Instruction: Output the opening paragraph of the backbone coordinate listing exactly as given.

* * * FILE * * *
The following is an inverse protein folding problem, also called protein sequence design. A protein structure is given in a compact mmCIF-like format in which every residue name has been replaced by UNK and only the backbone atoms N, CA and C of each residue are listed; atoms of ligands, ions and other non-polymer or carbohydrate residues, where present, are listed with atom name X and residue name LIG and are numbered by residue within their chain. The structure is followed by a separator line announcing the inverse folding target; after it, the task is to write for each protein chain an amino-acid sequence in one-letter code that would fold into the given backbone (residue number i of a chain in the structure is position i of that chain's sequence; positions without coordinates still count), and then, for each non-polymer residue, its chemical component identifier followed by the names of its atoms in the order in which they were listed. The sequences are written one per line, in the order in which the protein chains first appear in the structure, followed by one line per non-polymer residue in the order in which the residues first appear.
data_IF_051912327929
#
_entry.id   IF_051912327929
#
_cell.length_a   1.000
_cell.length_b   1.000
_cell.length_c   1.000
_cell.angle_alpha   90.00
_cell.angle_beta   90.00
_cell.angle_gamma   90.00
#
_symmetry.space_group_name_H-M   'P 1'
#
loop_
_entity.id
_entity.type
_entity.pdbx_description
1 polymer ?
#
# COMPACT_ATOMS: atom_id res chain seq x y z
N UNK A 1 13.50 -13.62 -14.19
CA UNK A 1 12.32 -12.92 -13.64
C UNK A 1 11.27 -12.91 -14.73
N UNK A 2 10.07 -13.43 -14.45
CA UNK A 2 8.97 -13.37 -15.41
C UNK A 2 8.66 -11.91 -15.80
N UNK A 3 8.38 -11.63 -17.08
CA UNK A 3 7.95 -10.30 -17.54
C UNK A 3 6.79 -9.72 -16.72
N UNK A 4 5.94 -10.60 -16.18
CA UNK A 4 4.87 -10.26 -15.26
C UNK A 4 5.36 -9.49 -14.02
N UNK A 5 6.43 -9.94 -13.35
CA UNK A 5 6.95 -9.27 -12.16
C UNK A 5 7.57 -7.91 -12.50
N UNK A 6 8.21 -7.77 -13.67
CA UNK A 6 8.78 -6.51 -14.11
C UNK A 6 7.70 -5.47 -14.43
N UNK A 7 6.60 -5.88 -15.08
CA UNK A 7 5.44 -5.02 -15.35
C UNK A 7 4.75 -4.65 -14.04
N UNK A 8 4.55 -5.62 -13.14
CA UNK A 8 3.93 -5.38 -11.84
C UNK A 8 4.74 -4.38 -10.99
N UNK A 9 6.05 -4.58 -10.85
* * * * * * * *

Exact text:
The following is an inverse protein folding problem, also called protein sequence design. A protein structure is given in a compact mmCIF-like format in which every residue name has been replaced by UNK and only the backbone atoms N, CA and C of each residue are listed; atoms of ligands, ions and other non-polymer or carbohydrate residues, where present, are listed with atom name X and residue name LIG and are numbered by residue within their chain. The structure is followed by a separator line announcing the inverse folding target; after it, the task is to write for each protein chain an amino-acid sequence in one-letter code that would fold into the given backbone (residue number i of a chain in the structure is position i of that chain's sequence; positions without coordinates still count), and then, for each non-polymer residue, its chemical component identifier followed by the names of its atoms in the order in which they were listed. The sequences are written one per line, in the order in which the protein chains first appear in the structure, followed by one line per non-polymer residue in the order in which the residues first appear.